In Part one I gave a broad outline of our proposals on assessment. I hope that they will put assessment in the hands of the subject professionals in our school, enabling them to truly assess pupils’ knowledge so that they can teach as effectively as possible, and ensuring that development of the curriculum and assessment are intertwined.
This is tempered somewhat by competing pressures of ensuring that we regularly report to parents, and that we ensure that we as leaders know whether pupils in the school are making progress in each subject.
The most important developmental work we are doing in our school this year is specifying the knowledge that pupils should gain in each subject, and establishing the best sequence in which they might do so. Assessing that in order to ensure pupils are learning is very important, and ensuring parents are aware is equally important.
This blog is an attempt to represent our Head of History Matt Stanford’s presentation to our staff, which I’ve since repeated to governors, on how we might report to parents and use our reporting system to support our development of world-class provision.
A question for you: is this pupil doing OK?
Most professionals will correctly say “we don’t have enough information”.
What lies behind the orange C that Miss Underwood has awarded for History? Well there is a simple grade descriptor, that relates to the curriculum:
That simple grade descriptor is not simplistic though – so here is Matt’s first efforts (that I endorse – I’m not passing on responsibility) at explaining some of the terms used:
To use these descriptors, teachers are asked to use the mark book (designed with their subject and curriculum in mind), but also, crucially, their professional judgement. We can’t emphasise this last point enough:
Behind the mark book, according to colleagues subjects’ will lie task specific mark schemes like the one below, and crucially, their professional judgement:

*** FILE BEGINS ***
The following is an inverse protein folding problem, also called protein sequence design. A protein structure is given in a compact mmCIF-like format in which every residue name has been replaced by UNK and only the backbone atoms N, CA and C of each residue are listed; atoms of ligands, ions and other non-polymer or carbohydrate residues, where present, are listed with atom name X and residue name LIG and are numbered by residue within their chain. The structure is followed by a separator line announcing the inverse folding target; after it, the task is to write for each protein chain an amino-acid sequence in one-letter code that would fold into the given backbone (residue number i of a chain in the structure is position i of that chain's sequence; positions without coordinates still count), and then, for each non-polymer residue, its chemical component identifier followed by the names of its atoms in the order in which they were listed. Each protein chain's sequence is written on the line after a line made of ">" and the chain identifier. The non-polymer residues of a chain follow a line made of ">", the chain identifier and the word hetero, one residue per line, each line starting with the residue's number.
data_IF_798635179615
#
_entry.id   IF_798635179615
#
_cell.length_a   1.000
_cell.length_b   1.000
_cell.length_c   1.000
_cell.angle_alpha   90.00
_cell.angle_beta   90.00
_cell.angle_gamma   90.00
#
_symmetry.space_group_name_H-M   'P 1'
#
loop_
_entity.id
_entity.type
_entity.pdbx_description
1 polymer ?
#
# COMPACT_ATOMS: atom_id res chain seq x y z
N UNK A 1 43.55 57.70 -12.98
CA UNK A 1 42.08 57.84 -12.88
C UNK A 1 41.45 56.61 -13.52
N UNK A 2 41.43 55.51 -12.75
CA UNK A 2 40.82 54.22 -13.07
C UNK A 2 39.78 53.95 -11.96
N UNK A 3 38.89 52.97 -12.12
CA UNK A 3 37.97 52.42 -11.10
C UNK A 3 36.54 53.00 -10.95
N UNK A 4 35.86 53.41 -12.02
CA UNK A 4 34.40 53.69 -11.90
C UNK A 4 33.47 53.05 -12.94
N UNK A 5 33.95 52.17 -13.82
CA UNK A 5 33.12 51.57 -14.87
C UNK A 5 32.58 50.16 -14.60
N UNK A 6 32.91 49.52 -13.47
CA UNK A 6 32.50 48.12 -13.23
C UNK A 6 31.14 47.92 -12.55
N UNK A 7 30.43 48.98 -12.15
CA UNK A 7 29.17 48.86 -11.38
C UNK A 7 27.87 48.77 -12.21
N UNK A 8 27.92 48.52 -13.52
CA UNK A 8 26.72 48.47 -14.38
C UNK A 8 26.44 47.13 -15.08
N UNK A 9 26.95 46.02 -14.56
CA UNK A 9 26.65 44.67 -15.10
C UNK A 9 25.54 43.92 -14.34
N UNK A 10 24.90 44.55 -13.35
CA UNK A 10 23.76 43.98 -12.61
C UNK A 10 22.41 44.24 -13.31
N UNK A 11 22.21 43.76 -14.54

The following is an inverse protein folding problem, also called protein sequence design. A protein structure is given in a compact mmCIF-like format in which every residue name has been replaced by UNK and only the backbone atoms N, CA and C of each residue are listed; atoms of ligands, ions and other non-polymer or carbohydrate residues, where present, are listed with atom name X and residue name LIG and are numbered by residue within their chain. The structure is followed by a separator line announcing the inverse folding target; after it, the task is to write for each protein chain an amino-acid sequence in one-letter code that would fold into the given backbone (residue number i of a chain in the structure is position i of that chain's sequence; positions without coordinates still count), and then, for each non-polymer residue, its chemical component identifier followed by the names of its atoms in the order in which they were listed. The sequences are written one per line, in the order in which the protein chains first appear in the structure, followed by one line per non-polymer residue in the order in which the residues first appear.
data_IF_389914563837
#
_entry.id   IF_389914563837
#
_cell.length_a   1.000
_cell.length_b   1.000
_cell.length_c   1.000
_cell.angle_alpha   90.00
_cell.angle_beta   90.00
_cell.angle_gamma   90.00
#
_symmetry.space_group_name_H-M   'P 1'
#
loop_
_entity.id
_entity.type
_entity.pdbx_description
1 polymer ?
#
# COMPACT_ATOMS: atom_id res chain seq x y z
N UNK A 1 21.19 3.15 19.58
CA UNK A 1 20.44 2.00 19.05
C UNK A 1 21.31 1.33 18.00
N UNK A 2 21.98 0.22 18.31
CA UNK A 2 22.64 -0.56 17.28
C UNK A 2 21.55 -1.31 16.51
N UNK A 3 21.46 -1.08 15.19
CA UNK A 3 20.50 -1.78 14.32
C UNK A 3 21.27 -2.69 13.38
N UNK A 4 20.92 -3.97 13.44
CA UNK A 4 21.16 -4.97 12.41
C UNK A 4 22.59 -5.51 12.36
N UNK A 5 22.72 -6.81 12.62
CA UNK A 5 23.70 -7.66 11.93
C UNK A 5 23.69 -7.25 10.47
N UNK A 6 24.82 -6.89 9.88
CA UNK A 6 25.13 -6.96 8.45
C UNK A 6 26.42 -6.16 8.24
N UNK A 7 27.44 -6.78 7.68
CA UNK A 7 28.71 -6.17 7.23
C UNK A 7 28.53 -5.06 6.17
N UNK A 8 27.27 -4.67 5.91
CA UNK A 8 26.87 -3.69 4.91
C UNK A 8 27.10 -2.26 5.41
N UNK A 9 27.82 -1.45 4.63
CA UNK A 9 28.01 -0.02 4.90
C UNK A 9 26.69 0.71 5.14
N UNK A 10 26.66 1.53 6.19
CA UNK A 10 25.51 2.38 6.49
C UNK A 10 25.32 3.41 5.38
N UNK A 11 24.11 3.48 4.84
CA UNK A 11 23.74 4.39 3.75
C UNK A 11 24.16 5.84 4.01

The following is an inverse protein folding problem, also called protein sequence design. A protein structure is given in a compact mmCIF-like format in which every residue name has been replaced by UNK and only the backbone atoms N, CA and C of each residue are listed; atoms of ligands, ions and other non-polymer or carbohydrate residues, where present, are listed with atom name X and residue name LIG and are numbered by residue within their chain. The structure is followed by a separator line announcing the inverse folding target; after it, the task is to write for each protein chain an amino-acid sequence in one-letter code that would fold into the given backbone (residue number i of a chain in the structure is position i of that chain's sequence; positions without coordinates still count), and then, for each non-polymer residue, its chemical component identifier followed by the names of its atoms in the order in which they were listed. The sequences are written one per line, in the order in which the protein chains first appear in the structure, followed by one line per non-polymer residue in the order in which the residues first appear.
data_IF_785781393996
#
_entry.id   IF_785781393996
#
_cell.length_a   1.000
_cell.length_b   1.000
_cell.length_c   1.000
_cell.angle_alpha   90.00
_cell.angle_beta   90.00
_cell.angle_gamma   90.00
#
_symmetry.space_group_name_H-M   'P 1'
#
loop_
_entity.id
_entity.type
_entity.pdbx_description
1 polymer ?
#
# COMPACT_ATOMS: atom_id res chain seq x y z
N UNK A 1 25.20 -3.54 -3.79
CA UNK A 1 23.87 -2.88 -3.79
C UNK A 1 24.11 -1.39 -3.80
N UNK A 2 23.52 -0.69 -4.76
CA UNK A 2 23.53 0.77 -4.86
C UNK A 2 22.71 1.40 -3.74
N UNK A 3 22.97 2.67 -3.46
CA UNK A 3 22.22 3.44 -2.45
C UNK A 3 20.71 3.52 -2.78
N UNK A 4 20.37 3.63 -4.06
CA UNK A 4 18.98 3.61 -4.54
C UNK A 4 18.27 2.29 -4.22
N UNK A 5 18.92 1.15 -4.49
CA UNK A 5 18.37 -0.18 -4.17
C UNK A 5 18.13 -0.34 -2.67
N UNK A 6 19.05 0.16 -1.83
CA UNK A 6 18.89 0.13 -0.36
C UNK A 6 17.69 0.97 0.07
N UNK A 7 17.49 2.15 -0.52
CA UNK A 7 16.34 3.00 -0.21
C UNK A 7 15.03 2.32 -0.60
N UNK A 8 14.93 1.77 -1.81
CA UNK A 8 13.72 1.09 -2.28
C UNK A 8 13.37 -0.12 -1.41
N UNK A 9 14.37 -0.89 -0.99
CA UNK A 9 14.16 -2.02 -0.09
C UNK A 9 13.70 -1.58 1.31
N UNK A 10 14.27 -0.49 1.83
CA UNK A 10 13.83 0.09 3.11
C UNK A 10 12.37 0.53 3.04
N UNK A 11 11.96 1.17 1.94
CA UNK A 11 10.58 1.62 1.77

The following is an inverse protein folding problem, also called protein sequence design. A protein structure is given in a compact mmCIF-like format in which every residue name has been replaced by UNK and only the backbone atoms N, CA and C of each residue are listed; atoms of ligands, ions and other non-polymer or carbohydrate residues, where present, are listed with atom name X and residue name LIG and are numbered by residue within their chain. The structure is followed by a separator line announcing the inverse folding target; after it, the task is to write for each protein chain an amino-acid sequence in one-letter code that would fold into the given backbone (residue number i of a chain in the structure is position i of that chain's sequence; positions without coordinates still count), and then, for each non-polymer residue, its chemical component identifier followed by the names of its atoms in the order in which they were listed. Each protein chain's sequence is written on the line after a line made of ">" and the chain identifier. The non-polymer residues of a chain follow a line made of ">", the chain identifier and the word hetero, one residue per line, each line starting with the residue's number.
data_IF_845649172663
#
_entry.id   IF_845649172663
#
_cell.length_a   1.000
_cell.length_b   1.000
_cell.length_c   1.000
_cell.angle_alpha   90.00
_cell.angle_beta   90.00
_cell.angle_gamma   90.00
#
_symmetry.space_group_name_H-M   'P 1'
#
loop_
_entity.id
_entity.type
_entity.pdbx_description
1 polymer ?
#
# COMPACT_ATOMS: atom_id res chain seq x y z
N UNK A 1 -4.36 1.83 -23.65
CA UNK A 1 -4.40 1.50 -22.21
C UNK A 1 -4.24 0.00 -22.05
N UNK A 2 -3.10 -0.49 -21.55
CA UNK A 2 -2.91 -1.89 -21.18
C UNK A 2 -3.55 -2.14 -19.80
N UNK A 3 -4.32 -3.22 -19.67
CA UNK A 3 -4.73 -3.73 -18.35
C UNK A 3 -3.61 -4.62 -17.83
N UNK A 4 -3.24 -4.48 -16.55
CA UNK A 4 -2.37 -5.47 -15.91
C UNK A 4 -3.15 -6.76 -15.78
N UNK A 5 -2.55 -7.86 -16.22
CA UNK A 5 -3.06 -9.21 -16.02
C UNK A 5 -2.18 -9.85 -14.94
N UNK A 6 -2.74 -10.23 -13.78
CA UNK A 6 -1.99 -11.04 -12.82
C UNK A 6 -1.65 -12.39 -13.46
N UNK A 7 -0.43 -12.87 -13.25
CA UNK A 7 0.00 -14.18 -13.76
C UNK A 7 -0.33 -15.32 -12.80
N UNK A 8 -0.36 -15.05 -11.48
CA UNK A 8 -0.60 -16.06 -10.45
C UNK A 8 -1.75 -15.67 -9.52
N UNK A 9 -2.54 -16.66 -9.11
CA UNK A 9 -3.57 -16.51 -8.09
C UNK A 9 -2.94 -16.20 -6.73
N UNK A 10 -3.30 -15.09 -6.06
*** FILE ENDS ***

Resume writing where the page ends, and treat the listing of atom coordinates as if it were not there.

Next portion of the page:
Behind those task specific mark schemes will lie the nature of the subject, the professional literature in the subject, the teacher’s expertise in the subject, probably the national curriculum and probably the requirements of Key Stage 4 courses and beyond, and crucially, the teacher’s professional judgement.
We will expect teachers to be able to justify the grades awarded to each pupil. The evidence that teachers use to make these justifications depends on what enables them to do so best, but will largely be drawn from what is written above.
So is the pupil in the made up example above doing OK? Well in History, maybe. But what about the orange?
Well the colour code is the pupils’ attitude to learning (we might just make it a separate word or number, but at the moment it’s a colour code). Behind the colour code is the data the school has – for example were they a C last time, and the time before? Is their attendance to History any good? Do they hand in homework? How are they doing compared to their reading age or Key Stage 2 SATs fine score? And crucially, the teacher’s professional judgement. It might look like this:
And they represent these criteria:
The bottom two of these should act as a flag or a warning signal.
The flag will signal the start of a professional conversation. It will never be used to grade the teacher. As soon as these become high-stakes, they lack any semblance of reliability and validity.
So is the pupil doing OK?
Yes. But (for example) his HoY had a useful and friendly conversation with his History, English and PE teachers.
Miss Understood is going to move him to the front and Miss Pelt is going to think about how she can plan the next unit in a way that provides more access for that class.
Mr Ball is going to send him to county rugby trials:
This is our proposal for reporting on our curriculum to our parents. We have been careful to attempt to separate assessment of work from assessment of students, and to not confuse assessment with reporting.
It does depend on very robust quality assurance processes throughout the school, but I do not want to get them mixed up with assessment, thereby engendering some lack of validity or reliability.
There’s plenty more to do to make this better and make it work – please do feedback.
Full presentation here if there’s anything you couldn’t read:
Also: if this kind of development – of development of a great curriculum, of valid and reliable assessment for our school rather than for inspection or for SLT – is for you please have a look at the vacancies on our website.